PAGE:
In the late ’80s, almost certainly 1988, I used some of the money from my summer job to order an SAE (Scientific Audio Electronics; no longer in business) A502 amplifier from the DAK (Drew Alan Kaplan; no longer in business) mail-order catalog. The A502 is a two-channel solid-state audio amp rated for 200W per channel — but it’s as heavy as a tank (40-50 lbs) and actually able to live up to the promised wattage, unlike many smaller amps and modern receivers. At a comfortable listening level, the volume meter LEDs don’t even flicker on.
I’ve kept the amp and used it on and off since then, using it continuously for casual listening and home theater movie-watching for the last thirteen years. It’s never given me any trouble, and it performs admirably.
So admirably, in fact, that I’ve been shopping for more on eBay. In late December 2005, I bought two advertised as partially working; and this May, I finally repaired the first of them.
Replacing the SAE A502 Speaker Relay
The first of the two amps was advertised as having both A and B speakers work on the right channel, but only the B speaker work on the left channel. When I received it, I hooked up speakers to confirm the symptoms, then opened the amp to look around. The problem was immediately apparent:
Transient currents can generate popping and other unpleasant noises when a power amplifier is turned on. SAE designed around that problem by inserting relays between the output transistors and the speaker jacks, with delayed activation. Power on the amp, 2, 3, CLICK, and the speakers are engaged. Plenty of the time for the transients to disappear. And it works — my speakers are dead silent when turning the amp on and off.
Well, it works until one of the relays gets a little, um, melty.
I have no idea what happened to vaporize the contact, but I bet it was impressive. [Ron Tozier, local TV and electronics repair wizard, suggests that the contact was probably slightly oxidized, and the extra resistance led to heat buildup and eventual catastrophic breakdown.]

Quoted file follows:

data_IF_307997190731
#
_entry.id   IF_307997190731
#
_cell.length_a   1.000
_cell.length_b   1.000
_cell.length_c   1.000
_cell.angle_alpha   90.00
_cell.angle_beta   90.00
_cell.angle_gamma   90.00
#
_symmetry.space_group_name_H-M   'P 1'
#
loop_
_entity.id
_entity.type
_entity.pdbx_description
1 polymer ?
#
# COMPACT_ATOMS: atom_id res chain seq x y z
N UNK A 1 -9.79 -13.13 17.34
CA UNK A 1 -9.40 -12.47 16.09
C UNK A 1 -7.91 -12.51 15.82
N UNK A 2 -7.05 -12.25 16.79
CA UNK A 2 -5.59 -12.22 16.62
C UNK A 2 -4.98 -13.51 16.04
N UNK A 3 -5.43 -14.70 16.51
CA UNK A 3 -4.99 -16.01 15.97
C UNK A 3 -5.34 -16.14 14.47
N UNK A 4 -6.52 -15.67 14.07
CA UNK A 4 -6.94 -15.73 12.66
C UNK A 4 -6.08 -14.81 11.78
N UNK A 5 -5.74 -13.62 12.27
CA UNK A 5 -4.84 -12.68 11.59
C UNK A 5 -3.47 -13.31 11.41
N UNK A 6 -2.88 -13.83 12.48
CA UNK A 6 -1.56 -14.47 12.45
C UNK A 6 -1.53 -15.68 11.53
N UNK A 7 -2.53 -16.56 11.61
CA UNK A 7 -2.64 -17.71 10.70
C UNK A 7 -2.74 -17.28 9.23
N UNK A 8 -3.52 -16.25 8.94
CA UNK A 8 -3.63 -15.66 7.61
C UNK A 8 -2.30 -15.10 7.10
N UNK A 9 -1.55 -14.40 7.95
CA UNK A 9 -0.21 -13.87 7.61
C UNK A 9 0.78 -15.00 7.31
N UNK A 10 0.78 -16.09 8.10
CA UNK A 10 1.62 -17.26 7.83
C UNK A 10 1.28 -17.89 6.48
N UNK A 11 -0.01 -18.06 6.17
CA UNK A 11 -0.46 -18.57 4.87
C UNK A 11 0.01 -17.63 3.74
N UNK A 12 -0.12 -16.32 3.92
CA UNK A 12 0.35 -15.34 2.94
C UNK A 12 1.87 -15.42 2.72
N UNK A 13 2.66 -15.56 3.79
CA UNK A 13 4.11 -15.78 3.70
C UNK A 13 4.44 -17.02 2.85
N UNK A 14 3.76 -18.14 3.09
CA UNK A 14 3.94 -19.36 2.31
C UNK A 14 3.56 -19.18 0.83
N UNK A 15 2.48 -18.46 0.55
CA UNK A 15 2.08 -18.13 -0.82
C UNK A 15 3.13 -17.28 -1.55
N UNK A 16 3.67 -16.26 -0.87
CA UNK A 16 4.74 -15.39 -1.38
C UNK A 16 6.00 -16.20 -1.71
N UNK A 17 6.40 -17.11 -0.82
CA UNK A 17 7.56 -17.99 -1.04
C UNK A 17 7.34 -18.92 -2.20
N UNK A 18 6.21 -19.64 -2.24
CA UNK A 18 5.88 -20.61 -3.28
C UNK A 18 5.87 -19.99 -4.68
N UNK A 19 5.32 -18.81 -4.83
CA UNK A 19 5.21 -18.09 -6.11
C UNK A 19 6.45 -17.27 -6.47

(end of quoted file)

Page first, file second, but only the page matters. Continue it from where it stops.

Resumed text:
Now, although the relay is DPST, the amplifier circuit uses both contacts in parallel. So in theory, I could have cleaned the slag off the melted contact to make sure it stayed out of the way, polished the remaining contact, and resumed operation.
I really wasn’t comfortable with that idea, though. SAE put DPST relays in there for a reason, and I wasn’t really interested in changing their design. So I looked for a replacement relay, with no success. Google found me nothing to match the Matsushita part number, Digi-Key had no matches, and searching online surplus catalogs didn’t get me anything that matched the coil and current specifications with even close to the same form factor. So I set the amp aside until I could find a replacement relay, and kept searching occasionally.
At Last, a Relay
This April, after over a year of fruitless searching, I checked Digi-Key again, and they had the relay listed! Unfortunately, they had a minimum order of something like 108 pieces, and I didn’t need to fix 108 amps. Fortunately, one of their techs was able to cross-reference the relay, and in short order I had a bagful of perfect replacements. (I know, I don’t need to fix a bag of amps — but being prepared to replace another relay at some point in the future is worth a few extra bucks not to have to track them down again.)
The board is a pain to take out because it’s bolted down to greased heatsinks, it has huge power-filtering capacitors mounted on the back side, and its cables are bundled such that they’re too short to pull the board out. Bleah! But after dealing with the mechanical issues, it was only a few minutes work to remove the old relay and solder in the replacement.